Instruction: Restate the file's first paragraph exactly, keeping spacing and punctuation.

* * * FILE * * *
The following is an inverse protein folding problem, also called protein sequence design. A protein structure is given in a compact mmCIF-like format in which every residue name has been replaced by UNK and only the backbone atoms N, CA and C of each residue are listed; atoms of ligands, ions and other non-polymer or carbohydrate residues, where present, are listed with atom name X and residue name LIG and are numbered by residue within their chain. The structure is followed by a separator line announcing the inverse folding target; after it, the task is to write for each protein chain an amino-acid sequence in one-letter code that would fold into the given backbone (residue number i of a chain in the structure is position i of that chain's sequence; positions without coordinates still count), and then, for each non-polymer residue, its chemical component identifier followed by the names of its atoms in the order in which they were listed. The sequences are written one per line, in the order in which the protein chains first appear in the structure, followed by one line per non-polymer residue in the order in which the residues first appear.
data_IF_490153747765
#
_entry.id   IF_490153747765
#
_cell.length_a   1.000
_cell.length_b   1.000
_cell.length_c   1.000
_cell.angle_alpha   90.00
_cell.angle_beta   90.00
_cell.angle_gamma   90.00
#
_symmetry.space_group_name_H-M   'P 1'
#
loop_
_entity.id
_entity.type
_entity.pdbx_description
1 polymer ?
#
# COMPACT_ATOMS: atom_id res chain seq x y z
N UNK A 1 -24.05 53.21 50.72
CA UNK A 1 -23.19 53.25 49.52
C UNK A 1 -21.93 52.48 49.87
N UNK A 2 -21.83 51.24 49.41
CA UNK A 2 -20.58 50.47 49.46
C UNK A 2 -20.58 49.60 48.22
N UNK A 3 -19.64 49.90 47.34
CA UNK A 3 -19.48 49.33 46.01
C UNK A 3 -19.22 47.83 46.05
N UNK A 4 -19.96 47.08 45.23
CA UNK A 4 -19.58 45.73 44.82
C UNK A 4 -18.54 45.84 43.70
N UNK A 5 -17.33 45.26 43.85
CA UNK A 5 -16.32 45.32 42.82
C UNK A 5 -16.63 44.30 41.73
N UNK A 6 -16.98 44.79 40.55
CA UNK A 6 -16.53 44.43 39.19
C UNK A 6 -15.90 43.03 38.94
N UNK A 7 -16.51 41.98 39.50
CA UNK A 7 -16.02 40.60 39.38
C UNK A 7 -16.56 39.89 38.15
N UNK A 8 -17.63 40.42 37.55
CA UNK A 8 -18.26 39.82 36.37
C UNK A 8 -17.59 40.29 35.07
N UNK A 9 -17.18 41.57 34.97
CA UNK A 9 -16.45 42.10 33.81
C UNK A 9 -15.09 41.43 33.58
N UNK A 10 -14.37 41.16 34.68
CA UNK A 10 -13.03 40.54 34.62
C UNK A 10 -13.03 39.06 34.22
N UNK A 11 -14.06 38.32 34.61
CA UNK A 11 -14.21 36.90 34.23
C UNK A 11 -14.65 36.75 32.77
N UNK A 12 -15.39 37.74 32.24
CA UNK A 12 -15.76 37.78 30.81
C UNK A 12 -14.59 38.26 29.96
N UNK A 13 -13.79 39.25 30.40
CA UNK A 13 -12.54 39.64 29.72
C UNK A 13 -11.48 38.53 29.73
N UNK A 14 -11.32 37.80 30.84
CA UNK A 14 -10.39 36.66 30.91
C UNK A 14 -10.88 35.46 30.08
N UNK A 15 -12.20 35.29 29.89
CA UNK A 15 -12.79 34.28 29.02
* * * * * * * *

The following is an inverse protein folding problem, also called protein sequence design. A protein structure is given in a compact mmCIF-like format in which every residue name has been replaced by UNK and only the backbone atoms N, CA and C of each residue are listed; atoms of ligands, ions and other non-polymer or carbohydrate residues, where present, are listed with atom name X and residue name LIG and are numbered by residue within their chain. The structure is followed by a separator line announcing the inverse folding target; after it, the task is to write for each protein chain an amino-acid sequence in one-letter code that would fold into the given backbone (residue number i of a chain in the structure is position i of that chain's sequence; positions without coordinates still count), and then, for each non-polymer residue, its chemical component identifier followed by the names of its atoms in the order in which they were listed. The sequences are written one per line, in the order in which the protein chains first appear in the structure, followed by one line per non-polymer residue in the order in which the residues first appear.